Star researcher Karin Lind: Hoping for an exciting breakthrough
9 September 2015
As one of six young researchers from around the world, Uppsala researcher Karin Lind has been awarded EUR 1.6 million and her own research team. These will be used to make advances in her research and her theories. At the end of the year she will be leaving Uppsala for the Max Planck Institute for Astronomy in Heidelberg, Germany.
'This is my first position as a researcher. It’s both pleasing and a challenge to put together my own research team and I’ll be the one designing the research we’ll be carrying out', says Karin Lind, researcher at the Department of Physics and Astronomy.
Her research involves looking at things that happened a very long time ago. She concentrates on stars created shortly after the Big Bang, which was about 13 billion years ago. Three elements arose from the Big Bang: hydrogen, helium and lithium. There is plenty of hydrogen and helium in the stars in the universe while some of the lithium seems to be disappearing somewhere. How did all the heavier elements arise and where is the lithium disappearing to? These are the questions Karin Lind wants to find the answers to.
The money Karin Lind will receive is a Sofia Kovalevskaya Award (bestowed by the Alexander von Humboldt Foundation). It is to suffice to keep her research team working for five years at a German university. Karin Lind was contacted personally by the Max Planck Institute for Astronomy who wanted her to apply for the funds jointly with them.
'It’s a very good offer. Otherwise I wouldn’t have accepted it. My plan was to carry on here in Uppsala but now I’ve been given this opportunity. In the long term, like many researchers, I’d like to have a permanent position. Of course, it will be an advantage for me to have led a research team', she says.
Karin Lind is looking forward to moving to Heidelberg even though she is actually quite tired of all the moving around. She grew up in Motala. When she was 19, she moved to Uppsala to become a student. Four years later in 2007, she was awarded a master’s degree in physics with an emphasis on astronomy. After this, she became a doctoral student at the European Southern Observatory in Munich. Her thesis was submitted to the Ludwig Maximilan Universität in 2010. From 2010 until 2013, she carried on as a post-doctoral researcher at the Max Planck Institute for Astrophysics. She then spent a year in Cambridge, UK, before returning to Uppsala in 2014.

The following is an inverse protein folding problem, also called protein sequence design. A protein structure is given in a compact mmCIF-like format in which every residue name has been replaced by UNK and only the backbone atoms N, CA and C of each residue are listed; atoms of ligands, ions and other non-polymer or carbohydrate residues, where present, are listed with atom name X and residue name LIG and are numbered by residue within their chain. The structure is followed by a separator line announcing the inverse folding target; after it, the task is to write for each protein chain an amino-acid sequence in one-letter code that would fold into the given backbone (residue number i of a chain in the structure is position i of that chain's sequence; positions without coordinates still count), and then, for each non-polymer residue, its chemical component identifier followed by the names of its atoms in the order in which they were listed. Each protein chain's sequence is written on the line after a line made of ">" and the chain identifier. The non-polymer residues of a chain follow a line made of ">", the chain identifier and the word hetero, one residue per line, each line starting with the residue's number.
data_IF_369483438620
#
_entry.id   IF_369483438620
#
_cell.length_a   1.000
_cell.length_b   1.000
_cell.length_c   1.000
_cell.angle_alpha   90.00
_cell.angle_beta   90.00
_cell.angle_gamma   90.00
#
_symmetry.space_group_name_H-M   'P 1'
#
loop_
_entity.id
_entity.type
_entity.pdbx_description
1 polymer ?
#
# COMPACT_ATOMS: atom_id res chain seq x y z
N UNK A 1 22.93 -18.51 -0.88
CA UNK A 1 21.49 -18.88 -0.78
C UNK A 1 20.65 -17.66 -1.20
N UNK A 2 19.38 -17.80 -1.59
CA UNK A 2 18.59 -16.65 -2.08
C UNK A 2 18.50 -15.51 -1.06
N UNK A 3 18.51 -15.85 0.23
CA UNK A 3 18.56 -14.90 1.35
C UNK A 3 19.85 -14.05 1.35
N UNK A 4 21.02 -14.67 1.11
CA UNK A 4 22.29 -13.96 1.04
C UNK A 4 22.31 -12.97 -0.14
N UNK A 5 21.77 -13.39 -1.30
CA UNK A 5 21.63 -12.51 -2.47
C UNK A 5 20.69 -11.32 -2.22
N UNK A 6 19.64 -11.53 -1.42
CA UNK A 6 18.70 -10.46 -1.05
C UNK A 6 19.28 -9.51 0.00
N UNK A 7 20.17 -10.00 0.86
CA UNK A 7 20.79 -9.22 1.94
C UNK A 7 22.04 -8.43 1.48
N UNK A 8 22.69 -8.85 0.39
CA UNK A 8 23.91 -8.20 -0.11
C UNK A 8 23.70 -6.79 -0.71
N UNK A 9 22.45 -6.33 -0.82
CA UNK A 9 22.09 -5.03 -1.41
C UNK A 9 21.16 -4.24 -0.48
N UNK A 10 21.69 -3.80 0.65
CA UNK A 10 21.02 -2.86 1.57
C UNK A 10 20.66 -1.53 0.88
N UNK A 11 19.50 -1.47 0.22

At 13-14 years of age, Karin Lind discovered astronomy, and decided that it was what she wanted to work with. She talks about her interest in the night sky and her fascination with everything there is beyond the Milky Way.
'I’m very happy with my choice', she says.
What will you be doing at the Max Planck Institute in Heidelberg?
'I’ll carry on doing what I’m already doing but on a greater scale. All the things I haven’t had time to do yet. It will give me the opportunity to develop my theoretical models of stellar spectra so that we can use the better data to study the origin and development of the galaxy.'
Astronomy is believed to be the world’s oldest science. There is evidence for astronomical studies older than 4 000 years. There is still plenty to be discovered. Karin Lind considers it easy to find new approaches, very much due to advances in technology.
'The scale of the things we work on grows all the time. Twenty years ago, astronomers had to do everything themselves and could maybe look at ten stars at a time. Now with more powerful telescopes and breakthroughs on the theoretical side, we can see much further into space. We see many more stars and in greater detail. We can look for more elements and be more precise about how much there is of the various elements. These days, we can answer questions which we didn’t know were questions 20 years ago.'
There is much which will be new to Karin Lind at the Max Planck Institute for Astronomy in Heidelberg. Since it is a research institute she is going to and not a university with undergraduates, she will be able to dedicate herself whole-heartedly to her research projects.
What do you hope for?
'Of course I hope that we’ll make some exciting breakthroughs regarding the history of the Milky Way,' says Karin Lind.